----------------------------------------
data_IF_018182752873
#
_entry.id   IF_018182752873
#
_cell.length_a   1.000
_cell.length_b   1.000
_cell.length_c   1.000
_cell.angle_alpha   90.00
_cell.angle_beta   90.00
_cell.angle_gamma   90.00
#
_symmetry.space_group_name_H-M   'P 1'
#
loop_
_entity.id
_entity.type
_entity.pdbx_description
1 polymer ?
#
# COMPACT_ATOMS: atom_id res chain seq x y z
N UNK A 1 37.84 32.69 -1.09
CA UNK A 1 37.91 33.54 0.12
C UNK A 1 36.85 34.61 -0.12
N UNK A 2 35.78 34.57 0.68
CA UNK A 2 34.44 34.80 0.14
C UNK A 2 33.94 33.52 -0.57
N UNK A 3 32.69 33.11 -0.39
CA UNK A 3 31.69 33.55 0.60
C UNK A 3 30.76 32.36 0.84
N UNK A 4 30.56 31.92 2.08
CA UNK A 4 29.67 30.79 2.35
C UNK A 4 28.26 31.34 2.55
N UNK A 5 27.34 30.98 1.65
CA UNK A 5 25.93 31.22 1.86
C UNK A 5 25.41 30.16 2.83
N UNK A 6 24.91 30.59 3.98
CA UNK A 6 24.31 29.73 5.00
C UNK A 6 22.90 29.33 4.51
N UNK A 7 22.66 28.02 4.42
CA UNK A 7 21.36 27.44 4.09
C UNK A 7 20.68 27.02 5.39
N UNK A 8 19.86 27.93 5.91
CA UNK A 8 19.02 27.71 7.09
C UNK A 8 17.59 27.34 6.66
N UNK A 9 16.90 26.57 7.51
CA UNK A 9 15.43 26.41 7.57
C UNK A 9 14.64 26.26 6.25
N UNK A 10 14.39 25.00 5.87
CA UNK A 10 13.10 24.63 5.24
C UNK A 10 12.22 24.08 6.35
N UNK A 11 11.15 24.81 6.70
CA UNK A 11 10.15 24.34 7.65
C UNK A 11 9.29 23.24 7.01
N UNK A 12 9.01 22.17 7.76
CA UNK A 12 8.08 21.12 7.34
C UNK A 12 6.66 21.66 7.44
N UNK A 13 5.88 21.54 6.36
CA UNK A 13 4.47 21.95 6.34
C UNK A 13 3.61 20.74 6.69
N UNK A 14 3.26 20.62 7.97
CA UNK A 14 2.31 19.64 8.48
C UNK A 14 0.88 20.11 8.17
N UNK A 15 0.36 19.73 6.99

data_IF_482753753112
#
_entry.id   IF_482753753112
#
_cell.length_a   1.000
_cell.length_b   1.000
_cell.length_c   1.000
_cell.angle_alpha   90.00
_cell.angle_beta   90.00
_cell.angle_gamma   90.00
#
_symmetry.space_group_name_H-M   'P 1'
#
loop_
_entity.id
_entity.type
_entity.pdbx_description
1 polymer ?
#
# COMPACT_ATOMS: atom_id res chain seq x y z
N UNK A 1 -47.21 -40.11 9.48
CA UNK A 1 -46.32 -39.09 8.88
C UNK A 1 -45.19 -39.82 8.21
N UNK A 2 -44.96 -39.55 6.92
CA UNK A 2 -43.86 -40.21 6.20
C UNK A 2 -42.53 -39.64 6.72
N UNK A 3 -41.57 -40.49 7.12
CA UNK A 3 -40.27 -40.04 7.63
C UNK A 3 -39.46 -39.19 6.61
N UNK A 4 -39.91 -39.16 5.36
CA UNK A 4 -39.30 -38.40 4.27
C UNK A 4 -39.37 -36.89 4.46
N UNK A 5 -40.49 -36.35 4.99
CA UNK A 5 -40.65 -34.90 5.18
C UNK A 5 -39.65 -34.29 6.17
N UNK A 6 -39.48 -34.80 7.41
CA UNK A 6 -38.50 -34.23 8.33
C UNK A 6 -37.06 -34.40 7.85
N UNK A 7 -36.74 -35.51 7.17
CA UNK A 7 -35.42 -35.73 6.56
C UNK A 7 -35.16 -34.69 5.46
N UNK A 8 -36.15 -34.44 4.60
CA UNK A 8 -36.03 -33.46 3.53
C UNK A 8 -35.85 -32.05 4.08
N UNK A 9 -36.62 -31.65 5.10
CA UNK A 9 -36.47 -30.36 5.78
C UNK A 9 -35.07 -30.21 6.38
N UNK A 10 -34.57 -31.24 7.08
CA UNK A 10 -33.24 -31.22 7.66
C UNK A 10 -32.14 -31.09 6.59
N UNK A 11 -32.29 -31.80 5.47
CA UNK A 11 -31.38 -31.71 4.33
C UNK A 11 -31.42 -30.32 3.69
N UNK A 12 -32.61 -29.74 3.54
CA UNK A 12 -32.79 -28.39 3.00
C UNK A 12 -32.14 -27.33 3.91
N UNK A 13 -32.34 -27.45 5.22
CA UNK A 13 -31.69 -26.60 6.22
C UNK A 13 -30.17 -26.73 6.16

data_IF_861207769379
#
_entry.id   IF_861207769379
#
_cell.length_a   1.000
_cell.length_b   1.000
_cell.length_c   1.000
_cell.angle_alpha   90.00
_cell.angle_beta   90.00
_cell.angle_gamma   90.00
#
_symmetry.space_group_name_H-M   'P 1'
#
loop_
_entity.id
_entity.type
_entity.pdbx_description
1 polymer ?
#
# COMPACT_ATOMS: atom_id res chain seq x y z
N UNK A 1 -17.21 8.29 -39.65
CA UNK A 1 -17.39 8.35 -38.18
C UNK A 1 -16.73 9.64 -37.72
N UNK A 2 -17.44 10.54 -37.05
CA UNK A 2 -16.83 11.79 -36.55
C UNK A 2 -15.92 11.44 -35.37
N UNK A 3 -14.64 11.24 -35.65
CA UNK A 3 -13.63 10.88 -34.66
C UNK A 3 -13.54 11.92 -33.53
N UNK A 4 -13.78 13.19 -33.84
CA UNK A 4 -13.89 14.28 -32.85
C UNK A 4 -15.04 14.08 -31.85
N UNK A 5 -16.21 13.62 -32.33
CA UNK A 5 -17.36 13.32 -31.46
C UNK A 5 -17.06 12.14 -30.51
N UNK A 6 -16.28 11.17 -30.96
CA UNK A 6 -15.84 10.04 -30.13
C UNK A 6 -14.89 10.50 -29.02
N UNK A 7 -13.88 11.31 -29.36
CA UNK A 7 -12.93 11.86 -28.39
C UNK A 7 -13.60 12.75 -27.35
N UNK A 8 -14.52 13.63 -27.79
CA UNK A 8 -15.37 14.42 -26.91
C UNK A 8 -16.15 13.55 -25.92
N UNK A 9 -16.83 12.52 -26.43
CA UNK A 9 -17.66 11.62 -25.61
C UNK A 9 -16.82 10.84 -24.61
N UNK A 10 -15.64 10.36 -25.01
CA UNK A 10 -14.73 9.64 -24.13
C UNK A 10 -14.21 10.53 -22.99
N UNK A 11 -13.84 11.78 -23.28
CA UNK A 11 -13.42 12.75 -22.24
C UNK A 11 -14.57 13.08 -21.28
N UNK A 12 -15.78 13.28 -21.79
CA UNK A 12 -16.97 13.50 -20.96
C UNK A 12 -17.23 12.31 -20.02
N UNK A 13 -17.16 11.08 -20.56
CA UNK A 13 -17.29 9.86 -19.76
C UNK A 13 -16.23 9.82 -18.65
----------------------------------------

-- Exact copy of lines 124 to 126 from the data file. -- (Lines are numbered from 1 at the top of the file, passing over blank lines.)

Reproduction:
#
_entry.id   IF_861207769379
#